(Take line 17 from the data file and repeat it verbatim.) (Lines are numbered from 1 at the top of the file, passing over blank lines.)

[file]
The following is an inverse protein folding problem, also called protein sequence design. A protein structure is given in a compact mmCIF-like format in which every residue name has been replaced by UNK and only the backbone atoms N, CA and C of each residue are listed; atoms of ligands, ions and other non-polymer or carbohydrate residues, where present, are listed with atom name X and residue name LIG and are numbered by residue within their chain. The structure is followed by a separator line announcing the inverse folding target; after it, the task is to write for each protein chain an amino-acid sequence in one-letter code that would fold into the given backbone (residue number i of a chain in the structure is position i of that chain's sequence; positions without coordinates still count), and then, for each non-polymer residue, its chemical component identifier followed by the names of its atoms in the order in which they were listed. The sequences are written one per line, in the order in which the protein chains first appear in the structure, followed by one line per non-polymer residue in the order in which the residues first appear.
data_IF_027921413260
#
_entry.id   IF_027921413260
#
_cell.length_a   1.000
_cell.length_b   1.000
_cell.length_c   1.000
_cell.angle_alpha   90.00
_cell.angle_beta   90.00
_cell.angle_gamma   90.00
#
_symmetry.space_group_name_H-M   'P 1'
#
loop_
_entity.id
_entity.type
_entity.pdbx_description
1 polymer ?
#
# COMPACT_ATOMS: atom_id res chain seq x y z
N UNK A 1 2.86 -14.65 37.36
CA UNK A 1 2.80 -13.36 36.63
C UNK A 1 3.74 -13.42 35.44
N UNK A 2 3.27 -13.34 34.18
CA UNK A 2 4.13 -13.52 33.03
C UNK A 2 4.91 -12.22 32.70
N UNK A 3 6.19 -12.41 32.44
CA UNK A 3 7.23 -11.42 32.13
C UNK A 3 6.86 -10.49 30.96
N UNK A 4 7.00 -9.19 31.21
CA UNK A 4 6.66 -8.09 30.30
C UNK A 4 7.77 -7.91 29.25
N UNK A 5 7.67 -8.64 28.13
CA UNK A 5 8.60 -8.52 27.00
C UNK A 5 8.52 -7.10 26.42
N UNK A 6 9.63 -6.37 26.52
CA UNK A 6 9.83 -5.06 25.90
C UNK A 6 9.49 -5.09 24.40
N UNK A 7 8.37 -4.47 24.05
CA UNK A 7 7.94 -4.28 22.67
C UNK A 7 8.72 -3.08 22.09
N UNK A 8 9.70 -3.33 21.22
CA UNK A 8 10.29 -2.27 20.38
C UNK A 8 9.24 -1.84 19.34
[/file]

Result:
_entity.type